Tuesday, June 19, 2012

A Briefish Thought On Responsibility

I'm working on a MAD MEN post but things are batshit right now, so hold on. It's coming. In the meantime, BUNHEADS has premiered. BUNHEADS comes from Amy Sherman-Palladino, the wordsmith behind THE GILMORE GIRLS, which was the show that nobody took seriously as real well-written television because it didn't have crack dealers, murderers or rape in it. And if critics can't feel cool when watching a show, then they dismiss it.

Anyway, Amy Sherman-Palladino is one of the top -- I dunno, two, really -- female showrunners in television, in that she's created more than one show. As far as someone in television who can write the shit out of it, I put her up there with the terrific white male showrunners, too.



She was criticized by the other top female showrunner, Shonda Rhimes, for not featuring people of color in BUNHEADS. Sherman-Palladino's response was that given the tight schedule, the tiny budget, and the fact that she needed to find teenagers who could dance AND act, she didn't have the luxury of being able to search for diversity. Then she said that it bothered her that a fellow female showrunner would criticize her. And I gotta say, it's hard to disagree. I'm not sure this is the way to gain any sort of equality. Let's add a few more powerhouses like Shonda Rhimes and Amy Sherman-Palladino and THEN we can demand that they solve every racial and cultural problem in television. Amy Sherman-Palladino can't solve the dearth of minority dancers in ballet companies, either.

Rhimes is to be commended BIG time for a few things -- casting an African American lead on SCANDAL, and having a primarily female writing staff. Sherman-Palladino, though, should also be praised. She wrote and directed the second episode of BUNHEADS. The show is produced by a woman. And the three above-the-line writer/producer credits on the show are all women. The lead is a woman. The teenagers are all young women. KELLY BISHOP IS ON IT. Everywhere you look on the show, there are women. And there is, in fact, an African American woman who is also (GASP! OMG! YOU'RE KIDDING!) not twenty-two. Of course, we didn't see her until the second episode, after the media went after Sherman-Palladino. Seriously, I think there were two guys who had lines this week and one of them was Gregg Henry.

I understand where Shonda Rhimes is coming from. Not that her experience is my experience; she's WAY more successful than I am. But being African American AND a woman in this business isn't easy, and her passion for pushing the issue of race forward to such a degree that it doesn't MATTER anymore is to be commended. These two women should have shows on all the time. I would watch all of them. Like Rhimes, Sherman-Palladino is employing women. AND THAT IS AWESOME. It would be lovely if that were celebrated, but unfortunately, here comes the Goddam media. I guess having to fill the twenty-four hour gossip cycle makes them clutch onto things like this. And clutch they HAVE, just as they clutched when they were attacking Lena Dunham for having wealthy parents, casting other young women of privilege (i.e., young women with notable parents), and making a show about young women.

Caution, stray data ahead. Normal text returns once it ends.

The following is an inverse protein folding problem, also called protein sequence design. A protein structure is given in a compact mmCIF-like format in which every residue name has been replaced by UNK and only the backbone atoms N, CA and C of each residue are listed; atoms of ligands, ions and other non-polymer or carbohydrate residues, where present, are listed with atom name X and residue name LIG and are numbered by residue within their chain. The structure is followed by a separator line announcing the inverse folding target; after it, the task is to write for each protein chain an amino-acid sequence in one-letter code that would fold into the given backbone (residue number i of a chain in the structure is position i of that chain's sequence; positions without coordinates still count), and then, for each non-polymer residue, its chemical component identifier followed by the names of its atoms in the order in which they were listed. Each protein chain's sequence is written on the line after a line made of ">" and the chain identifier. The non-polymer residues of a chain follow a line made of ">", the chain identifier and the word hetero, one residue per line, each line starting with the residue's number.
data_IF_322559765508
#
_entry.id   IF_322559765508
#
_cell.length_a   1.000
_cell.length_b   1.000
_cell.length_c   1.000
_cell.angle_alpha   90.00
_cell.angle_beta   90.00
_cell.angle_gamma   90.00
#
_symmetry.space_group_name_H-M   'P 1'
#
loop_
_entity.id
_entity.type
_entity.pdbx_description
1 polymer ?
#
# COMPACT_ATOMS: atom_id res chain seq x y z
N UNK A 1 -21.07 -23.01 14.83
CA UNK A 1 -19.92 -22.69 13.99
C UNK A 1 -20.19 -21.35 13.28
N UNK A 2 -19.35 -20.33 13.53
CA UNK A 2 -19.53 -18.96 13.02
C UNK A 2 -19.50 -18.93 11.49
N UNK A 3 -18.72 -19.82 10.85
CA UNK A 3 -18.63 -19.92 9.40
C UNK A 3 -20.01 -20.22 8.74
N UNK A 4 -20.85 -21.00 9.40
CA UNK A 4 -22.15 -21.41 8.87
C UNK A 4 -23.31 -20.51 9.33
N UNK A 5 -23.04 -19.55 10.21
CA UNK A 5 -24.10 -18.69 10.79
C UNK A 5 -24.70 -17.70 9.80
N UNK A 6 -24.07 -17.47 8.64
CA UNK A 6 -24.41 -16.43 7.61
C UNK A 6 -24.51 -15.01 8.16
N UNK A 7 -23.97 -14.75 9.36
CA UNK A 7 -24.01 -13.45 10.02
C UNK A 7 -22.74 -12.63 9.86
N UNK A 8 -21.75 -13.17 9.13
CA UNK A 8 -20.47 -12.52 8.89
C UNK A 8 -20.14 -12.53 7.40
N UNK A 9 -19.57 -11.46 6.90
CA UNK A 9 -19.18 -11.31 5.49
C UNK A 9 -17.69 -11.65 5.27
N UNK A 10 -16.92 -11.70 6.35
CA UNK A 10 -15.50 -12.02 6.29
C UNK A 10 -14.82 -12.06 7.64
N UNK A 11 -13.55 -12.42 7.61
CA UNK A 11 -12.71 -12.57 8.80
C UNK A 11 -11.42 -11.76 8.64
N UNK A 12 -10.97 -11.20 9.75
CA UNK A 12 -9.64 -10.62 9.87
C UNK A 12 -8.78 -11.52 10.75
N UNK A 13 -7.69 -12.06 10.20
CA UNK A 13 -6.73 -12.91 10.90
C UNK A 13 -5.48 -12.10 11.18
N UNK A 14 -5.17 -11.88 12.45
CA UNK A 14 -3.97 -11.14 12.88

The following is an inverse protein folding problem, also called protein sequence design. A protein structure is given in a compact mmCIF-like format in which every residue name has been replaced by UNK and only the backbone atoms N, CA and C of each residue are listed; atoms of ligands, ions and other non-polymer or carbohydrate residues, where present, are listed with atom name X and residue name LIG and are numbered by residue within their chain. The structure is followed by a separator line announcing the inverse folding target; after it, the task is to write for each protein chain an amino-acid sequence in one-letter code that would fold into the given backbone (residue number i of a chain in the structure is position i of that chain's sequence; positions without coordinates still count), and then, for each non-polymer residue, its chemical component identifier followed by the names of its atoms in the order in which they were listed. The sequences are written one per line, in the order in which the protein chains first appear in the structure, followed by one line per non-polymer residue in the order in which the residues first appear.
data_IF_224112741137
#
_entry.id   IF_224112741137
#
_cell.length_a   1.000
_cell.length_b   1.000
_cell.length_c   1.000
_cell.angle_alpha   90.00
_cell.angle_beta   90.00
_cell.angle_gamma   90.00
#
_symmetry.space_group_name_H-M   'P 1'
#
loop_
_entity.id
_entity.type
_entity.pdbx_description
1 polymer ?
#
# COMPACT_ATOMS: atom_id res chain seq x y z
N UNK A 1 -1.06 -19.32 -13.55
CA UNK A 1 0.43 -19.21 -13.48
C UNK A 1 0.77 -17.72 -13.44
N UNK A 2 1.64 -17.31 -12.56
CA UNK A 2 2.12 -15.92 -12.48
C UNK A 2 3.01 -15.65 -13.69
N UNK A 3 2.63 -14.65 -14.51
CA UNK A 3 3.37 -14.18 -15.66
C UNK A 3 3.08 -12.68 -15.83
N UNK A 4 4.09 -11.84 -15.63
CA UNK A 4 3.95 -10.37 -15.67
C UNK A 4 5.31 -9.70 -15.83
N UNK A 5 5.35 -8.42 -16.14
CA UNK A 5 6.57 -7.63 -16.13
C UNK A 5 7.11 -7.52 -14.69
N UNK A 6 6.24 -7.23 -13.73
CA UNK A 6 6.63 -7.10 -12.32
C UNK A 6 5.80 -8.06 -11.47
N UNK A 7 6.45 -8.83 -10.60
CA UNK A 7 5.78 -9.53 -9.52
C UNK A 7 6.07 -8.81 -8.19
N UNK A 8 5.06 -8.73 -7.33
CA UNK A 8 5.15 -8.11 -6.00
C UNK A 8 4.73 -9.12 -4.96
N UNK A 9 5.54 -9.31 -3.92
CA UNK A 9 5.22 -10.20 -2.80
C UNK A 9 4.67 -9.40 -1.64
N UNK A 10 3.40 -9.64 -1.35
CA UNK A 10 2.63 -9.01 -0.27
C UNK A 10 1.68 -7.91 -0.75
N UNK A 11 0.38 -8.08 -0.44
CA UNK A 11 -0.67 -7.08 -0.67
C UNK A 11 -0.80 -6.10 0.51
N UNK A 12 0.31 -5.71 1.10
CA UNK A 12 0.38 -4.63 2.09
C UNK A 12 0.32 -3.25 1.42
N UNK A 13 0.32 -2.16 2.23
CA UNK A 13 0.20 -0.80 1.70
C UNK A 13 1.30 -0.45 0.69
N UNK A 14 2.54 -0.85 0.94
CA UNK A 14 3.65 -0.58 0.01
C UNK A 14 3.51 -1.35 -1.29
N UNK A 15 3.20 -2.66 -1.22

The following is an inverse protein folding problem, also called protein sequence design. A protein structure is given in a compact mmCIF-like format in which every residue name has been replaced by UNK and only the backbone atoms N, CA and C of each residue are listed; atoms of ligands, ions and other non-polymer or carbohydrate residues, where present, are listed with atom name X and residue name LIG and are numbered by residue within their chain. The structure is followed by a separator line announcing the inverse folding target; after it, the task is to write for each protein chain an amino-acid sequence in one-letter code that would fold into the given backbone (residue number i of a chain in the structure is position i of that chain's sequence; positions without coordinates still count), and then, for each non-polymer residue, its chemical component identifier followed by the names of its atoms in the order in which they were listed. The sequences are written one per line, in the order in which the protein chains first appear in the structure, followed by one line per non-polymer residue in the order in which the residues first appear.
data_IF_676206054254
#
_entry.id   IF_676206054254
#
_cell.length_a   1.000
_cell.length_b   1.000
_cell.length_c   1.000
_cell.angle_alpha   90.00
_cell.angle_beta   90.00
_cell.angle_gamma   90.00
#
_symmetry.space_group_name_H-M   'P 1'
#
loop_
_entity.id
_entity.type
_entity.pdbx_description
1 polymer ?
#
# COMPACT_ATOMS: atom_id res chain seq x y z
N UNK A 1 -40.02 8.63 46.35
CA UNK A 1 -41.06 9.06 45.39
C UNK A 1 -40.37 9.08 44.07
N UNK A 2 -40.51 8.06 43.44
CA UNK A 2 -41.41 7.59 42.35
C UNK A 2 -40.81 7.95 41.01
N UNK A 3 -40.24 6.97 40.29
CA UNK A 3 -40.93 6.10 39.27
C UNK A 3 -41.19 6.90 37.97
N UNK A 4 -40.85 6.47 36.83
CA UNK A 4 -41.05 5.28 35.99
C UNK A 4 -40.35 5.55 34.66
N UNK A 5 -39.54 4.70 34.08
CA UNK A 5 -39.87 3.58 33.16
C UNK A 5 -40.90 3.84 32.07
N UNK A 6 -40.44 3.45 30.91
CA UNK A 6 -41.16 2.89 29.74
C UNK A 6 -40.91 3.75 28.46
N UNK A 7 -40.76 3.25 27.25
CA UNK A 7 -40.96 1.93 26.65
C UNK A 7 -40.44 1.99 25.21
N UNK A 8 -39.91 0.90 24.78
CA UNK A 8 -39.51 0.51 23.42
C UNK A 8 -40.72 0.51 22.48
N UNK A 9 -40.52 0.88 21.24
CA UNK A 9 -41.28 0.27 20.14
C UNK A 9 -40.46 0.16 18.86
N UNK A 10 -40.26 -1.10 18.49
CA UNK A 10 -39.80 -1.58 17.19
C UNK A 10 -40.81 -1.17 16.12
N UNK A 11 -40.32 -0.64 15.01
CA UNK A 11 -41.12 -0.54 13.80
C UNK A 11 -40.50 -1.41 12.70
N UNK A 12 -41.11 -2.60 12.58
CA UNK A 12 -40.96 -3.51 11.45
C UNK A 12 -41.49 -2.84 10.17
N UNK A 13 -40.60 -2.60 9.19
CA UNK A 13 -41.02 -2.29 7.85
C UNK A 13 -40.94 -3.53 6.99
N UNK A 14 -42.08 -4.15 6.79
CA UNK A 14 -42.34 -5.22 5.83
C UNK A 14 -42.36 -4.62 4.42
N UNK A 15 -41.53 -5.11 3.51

What this REALLY said was, what the everlovin' FUCK is a comedy about twenty-something girls doing on a critically-acclaimed network like HBO? As we all learned for the seven years that Lauren Graham didn't receive any awards love (not even a fucking NOMINATION) for GILMORE GIRLS, anything created by and focused on women isn't considered good unless the women in it are acting like men.

The media attacked Dunham, and they're attacking Sherman-Palladino, and they really do not understand why this is fucking stupid. Especially since the media made a deservedly big deal earlier this year out of the lack of female staff writers. But that topic was jump-started by Dan Harmon, talking about the COMMUNITY writer's room. The media just got the memo, I guess, that this was what they were going to tweet about that day. And now the memo has gone out that we are going to attack female show creators for whateverthefuck we decide to, whether it be their utter failure to cast the appropriate number of minority characters, or their parentage.


It's funny and strange that Dan Harmon got so much ink (or whatever they're calling ink these days) for hiring female writers. Good for him, I mean, but the media seems more focused on those times white men give women and minorities a chance, rather than actually fucking mentioning the women who ARE running shows and staffing women. Where's the article from one of the many female media critics praising writers like writers like Rhimes and Sherman-Palladino for walking the walk where hiring female writers is concerned? THAT NEEDS TO HAPPEN. Whenever women and minorities are given a chance in this business, especially if women and minorities are the ones giving the chances, FUCKING SAY SOMETHING. But God forbid you guys could actually be POSITIVE about something, which is another post that I will probably get to late in 2013, the way things are going.

The media seems to have reached a level of pretension that is almost unfathomable, and that's thanks to the two-way communication we have with social media. Some people seem to have lost sight of where the creativity lies, and where the line is. As one media critic put it: "People tell stories because they want to influence people, or because they have an argument or critique they want to make."

Well THANK you, media critic, for explaining a writer's job. How well you know us, and how utterly CHARMING it is that you would boil down storytelling to something so simple. I sure hope that makes you feel good about yourself, because media critics must always err on the side of cool or people won't like them anymore. Just terrific. Now go count your Twitter followers.